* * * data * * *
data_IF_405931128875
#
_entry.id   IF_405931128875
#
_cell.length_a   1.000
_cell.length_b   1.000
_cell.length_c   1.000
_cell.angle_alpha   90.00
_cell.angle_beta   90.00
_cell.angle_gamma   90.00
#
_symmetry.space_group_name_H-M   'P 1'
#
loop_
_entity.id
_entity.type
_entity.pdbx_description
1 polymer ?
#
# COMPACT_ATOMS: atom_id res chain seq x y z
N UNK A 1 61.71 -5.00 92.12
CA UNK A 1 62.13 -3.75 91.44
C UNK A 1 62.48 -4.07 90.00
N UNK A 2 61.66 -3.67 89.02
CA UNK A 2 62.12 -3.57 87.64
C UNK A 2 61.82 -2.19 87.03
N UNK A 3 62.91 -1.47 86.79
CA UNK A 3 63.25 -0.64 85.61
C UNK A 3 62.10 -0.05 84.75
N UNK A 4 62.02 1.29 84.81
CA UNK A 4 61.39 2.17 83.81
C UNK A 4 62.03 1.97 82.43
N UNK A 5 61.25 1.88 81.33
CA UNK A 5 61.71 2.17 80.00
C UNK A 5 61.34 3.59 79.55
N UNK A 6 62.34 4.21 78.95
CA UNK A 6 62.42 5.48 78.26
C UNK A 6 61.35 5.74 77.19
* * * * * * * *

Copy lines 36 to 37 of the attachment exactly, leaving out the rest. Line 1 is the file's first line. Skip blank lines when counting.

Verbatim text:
N UNK A 6 62.34 4.21 78.95
CA UNK A 6 62.42 5.48 78.26